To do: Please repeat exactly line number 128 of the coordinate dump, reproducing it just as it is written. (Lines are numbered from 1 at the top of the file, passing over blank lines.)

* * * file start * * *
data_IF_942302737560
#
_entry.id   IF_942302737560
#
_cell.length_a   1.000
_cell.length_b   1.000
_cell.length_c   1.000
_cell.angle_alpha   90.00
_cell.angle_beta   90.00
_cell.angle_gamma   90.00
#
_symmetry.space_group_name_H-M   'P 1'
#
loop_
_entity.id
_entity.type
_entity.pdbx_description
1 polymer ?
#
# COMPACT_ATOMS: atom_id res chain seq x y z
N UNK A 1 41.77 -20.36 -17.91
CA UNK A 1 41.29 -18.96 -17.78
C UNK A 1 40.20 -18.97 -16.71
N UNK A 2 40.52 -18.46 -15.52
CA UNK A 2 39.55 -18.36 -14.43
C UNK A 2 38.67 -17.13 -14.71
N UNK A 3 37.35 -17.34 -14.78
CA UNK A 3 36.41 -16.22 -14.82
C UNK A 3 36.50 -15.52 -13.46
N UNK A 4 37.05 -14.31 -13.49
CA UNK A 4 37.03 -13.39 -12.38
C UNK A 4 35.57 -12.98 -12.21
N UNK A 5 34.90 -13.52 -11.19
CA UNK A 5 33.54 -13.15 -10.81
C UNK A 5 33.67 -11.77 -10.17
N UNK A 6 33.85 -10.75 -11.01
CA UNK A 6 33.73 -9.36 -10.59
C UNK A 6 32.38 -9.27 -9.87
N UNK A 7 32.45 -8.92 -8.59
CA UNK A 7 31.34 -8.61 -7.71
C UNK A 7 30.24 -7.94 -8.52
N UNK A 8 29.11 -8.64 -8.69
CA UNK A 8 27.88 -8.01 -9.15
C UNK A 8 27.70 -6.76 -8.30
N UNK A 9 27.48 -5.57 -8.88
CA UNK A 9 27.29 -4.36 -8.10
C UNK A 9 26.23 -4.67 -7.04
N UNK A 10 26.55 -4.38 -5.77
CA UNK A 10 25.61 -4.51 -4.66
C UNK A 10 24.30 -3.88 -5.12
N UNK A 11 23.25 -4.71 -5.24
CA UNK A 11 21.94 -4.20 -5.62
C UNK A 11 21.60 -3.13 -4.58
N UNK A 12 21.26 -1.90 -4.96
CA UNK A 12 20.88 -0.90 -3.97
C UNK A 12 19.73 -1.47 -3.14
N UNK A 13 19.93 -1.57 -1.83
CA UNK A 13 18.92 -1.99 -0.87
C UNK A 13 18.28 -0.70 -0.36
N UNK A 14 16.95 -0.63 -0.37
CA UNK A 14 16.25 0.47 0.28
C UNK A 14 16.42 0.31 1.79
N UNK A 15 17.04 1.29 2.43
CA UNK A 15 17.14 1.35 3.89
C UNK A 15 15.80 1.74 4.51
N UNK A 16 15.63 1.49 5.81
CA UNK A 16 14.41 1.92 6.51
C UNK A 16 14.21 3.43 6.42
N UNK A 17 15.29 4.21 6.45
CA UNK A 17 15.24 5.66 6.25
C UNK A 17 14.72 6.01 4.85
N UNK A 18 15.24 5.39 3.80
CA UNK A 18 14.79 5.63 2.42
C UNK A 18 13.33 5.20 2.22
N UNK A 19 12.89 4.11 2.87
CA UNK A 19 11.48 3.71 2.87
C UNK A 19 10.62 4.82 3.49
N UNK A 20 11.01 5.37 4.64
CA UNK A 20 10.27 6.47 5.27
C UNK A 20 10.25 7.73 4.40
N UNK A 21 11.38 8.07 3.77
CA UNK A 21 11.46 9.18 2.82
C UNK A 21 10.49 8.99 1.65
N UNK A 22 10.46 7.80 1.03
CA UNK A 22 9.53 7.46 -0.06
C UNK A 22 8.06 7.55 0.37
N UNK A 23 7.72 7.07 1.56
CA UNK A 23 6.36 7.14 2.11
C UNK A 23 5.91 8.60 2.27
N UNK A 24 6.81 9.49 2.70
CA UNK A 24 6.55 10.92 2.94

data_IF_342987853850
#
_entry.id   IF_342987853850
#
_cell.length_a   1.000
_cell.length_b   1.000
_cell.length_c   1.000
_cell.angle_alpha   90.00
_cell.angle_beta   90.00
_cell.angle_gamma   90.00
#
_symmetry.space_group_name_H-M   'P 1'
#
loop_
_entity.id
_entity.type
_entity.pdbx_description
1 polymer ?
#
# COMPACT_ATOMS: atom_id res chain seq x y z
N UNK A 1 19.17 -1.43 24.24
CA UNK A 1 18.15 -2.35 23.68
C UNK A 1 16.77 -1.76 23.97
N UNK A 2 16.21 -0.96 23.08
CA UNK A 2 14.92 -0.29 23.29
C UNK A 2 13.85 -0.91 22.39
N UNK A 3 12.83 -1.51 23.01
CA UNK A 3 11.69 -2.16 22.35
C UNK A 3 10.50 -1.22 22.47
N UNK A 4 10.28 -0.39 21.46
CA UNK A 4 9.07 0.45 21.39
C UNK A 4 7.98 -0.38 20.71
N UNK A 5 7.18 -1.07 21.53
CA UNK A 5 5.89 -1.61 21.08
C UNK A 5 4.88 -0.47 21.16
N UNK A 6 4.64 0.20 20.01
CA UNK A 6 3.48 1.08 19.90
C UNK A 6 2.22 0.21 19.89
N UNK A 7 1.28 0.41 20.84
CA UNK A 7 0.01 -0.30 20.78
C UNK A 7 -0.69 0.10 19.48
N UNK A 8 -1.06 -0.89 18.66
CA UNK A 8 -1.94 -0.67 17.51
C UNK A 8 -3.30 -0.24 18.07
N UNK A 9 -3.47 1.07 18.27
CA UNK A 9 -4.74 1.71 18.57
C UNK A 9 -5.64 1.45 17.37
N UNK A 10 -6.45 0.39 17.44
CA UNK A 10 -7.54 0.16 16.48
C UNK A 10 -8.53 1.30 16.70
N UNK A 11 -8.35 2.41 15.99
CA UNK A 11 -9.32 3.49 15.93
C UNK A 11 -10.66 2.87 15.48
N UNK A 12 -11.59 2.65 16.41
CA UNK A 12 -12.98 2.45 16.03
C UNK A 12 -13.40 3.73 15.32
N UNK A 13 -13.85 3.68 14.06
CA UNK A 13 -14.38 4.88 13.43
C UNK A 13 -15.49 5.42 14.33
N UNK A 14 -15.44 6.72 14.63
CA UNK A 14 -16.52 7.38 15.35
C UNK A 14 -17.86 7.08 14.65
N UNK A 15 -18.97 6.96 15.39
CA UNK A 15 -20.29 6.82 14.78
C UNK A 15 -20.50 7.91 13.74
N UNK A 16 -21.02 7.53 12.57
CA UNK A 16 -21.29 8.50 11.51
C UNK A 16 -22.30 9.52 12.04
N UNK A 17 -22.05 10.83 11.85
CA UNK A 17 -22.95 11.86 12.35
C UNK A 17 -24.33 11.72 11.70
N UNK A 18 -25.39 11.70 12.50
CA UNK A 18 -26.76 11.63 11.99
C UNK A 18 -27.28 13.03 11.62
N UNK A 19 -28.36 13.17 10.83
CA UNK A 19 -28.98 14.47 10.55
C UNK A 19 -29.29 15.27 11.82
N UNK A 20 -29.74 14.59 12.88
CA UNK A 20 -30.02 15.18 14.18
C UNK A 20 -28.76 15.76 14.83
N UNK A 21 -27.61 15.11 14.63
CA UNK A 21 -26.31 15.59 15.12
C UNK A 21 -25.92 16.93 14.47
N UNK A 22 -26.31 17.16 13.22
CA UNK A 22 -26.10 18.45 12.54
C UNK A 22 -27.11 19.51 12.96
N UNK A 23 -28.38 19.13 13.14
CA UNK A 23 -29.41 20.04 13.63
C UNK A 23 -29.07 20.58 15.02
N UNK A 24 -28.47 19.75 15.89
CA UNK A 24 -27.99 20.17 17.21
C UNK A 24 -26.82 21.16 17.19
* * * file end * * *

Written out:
CA UNK A 6 3.48 1.08 19.90